The first Offshore Wind Farm has received the green light from the Department of Interior. Cape Wind, a 24 square mile project to be built off the coast of Cape Cod, somewhere between Martha’s Vineyard and Nantucket, will be the first of its kind in the US, apparently paving the way for more around the country.
Ever since I was caught in the first “gas crisis” in 1974 as a student in Boston, I’ve been wondering when we would start to shake off our dependence on fossil fuels and foreign oil. Wind power is a very viable energy generation solution, since as long as we have weather we’ll have wind. We have a wind farm established here in Central Pennsylvania that you can see stretching across the mountain ridges when you drive up Route 81. (((Billy)))‘s probably familiar with it.
It took a long time to obtain approval, as there was much opposition to it, including from Ted Kennedy when he was alive. Reviewing the Wikipedia articles on the pros and cons, it seems to me that the pros pretty much outweigh the cons. Our reliance on fossil fuels needs to be toned down, and eventually stopped, not just because it’s getting more expensive (there’s no guarantee that alternative sources of energy won’t be just as expensive) but for environmental and geo-political reasons also. With global warming a fact, it won’t hurt to cut down on the carbon emissions. And with most of the oil in the Middle East, we need to take away some of their influence.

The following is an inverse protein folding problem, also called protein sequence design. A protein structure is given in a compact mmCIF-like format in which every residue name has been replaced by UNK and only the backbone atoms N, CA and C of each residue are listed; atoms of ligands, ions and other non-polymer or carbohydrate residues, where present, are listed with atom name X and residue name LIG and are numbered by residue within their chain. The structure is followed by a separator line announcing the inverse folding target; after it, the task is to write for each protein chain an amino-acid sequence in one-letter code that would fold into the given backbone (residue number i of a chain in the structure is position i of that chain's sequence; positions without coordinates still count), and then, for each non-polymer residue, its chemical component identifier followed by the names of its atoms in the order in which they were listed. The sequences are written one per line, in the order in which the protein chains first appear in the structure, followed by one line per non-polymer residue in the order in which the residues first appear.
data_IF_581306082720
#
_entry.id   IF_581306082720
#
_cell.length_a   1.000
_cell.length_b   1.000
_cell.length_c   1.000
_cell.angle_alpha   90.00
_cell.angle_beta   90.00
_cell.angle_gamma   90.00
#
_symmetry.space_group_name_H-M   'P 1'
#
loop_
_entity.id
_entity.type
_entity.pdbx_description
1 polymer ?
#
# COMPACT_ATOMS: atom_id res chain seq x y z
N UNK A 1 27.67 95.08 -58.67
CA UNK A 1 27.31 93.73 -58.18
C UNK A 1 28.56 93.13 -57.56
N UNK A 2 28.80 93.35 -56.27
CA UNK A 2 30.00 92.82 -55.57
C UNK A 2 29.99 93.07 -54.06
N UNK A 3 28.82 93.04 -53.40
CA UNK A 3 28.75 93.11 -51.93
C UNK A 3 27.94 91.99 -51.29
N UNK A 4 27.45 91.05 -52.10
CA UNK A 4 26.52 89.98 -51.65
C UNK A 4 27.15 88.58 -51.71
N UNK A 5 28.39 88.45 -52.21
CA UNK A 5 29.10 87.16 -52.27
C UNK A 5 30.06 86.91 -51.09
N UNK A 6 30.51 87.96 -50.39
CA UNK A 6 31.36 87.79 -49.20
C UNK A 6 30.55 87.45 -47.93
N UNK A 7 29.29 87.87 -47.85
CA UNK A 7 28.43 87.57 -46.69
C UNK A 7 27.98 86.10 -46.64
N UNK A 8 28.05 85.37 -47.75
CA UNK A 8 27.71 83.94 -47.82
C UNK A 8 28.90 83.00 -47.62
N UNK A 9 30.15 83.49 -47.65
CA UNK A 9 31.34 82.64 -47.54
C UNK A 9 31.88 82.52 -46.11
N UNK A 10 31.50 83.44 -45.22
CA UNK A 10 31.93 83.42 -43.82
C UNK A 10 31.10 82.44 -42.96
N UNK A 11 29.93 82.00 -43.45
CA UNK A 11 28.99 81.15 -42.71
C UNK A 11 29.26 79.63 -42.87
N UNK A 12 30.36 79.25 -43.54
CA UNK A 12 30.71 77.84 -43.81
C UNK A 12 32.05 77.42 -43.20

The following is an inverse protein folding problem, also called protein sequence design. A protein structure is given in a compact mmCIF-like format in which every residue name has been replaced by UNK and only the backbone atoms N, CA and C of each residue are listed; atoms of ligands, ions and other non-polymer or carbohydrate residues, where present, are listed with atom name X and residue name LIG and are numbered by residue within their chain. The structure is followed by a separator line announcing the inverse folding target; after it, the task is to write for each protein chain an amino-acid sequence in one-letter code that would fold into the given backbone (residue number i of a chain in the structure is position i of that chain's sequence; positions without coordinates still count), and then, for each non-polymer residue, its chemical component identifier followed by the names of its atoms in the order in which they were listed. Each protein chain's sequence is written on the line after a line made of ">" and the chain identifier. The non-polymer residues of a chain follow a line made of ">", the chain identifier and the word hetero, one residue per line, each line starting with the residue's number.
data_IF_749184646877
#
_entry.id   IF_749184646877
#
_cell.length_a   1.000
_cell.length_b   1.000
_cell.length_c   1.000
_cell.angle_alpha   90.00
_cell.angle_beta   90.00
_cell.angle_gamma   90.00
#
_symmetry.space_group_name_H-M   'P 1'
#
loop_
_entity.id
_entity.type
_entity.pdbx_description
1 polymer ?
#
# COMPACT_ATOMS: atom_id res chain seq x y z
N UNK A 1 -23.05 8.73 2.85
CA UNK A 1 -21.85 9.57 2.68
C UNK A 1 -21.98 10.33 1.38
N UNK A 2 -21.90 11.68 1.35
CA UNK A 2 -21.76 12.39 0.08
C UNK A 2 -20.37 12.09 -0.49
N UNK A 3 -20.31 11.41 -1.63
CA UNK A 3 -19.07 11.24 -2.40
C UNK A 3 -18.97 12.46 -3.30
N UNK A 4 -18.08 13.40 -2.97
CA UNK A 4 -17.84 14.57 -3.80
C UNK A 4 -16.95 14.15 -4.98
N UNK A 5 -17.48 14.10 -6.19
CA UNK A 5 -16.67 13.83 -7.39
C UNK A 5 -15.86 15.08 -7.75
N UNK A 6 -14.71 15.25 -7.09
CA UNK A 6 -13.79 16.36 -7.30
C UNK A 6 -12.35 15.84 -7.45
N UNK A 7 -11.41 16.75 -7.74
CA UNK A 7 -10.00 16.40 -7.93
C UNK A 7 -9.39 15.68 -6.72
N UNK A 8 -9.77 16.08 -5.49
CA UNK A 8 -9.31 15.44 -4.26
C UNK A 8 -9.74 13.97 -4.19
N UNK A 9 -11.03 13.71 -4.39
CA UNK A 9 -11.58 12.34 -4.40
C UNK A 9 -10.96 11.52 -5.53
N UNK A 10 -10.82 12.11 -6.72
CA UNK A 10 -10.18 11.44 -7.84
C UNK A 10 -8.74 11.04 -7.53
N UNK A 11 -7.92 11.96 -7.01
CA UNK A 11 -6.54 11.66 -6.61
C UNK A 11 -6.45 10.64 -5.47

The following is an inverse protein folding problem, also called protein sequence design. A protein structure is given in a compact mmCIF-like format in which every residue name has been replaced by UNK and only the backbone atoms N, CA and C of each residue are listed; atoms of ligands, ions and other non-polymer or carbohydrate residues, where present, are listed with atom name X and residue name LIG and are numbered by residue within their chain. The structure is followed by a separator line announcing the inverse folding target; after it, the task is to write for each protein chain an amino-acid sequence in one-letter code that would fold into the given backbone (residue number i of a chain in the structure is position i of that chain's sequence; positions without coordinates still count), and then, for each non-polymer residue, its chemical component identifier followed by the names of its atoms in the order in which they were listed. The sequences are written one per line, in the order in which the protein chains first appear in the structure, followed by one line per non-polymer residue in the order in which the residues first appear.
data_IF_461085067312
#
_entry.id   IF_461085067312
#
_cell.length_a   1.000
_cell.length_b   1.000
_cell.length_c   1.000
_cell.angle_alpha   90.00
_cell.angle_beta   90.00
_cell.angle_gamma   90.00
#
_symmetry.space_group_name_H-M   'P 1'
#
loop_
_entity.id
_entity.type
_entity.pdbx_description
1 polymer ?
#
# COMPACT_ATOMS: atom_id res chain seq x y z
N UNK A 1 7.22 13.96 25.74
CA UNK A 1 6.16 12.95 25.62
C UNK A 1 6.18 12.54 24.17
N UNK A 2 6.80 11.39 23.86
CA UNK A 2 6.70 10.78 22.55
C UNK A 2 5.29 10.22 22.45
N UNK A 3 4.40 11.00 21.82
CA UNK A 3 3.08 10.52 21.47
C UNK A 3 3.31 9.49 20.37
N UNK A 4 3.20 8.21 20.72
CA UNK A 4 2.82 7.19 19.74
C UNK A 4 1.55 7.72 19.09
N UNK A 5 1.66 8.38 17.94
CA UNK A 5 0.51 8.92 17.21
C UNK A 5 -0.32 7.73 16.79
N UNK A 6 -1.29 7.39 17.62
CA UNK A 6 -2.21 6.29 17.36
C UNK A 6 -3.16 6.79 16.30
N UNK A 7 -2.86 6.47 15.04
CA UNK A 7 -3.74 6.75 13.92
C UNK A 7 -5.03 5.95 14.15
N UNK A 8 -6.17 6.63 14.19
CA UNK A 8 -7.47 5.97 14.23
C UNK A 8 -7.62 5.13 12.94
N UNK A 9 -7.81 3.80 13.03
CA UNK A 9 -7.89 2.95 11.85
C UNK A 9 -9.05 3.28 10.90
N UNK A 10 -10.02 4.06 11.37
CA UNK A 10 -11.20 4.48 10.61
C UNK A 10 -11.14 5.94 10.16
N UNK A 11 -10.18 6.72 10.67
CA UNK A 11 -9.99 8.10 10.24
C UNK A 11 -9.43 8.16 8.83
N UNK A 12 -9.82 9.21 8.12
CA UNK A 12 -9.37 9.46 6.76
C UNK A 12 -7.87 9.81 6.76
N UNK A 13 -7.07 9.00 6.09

I have a hard time imagining why a series of very tall towers with windmills is so objectionable. Much of the opposition comes from the local area, but these things are going to be 5 miles off the coast. The opposition seems to be primarily aesthetic, or selfish. I find the ones on the Pennsylvania ridge-tops to be quite majestic, when viewed from a distance, spinning slowly in the wind, back-lit by the setting sun. I don’t mean to romanticize them, but hey, everyone thinks windmills in Holland look quaint. Aesthetically they don’t bother me at all (and yes, I wouldn’t mind one in my back yard, but that’s not the point.)
Environmentally, we have to look at the question macroscopically rather than microscopically. Sure, they’ll probably tear up some shell beds, and disrupt some local fishing areas, but nature has a way of compensating when left to its own devices. People on the Cape Cod beaches will have to look at them, way off in the distance, but seriously, so what? They have to look at ships when they’re out there, and they don’t complain that they are aesthetically displeasing.
Globally we need to move in the direction of self sufficiency and clean energy, so from a macroscopic point of view, it seems like a no-brainer to me. It’s so myopic to overly worry about the local environment, when the global environment is so much more important. The process of approval has delayed the project for 10 years, and that’s 10 years we won’t get back.
Perhaps with one under our belt, the remaining proposals around the country can be expedited, and we can start moving into the 21st century.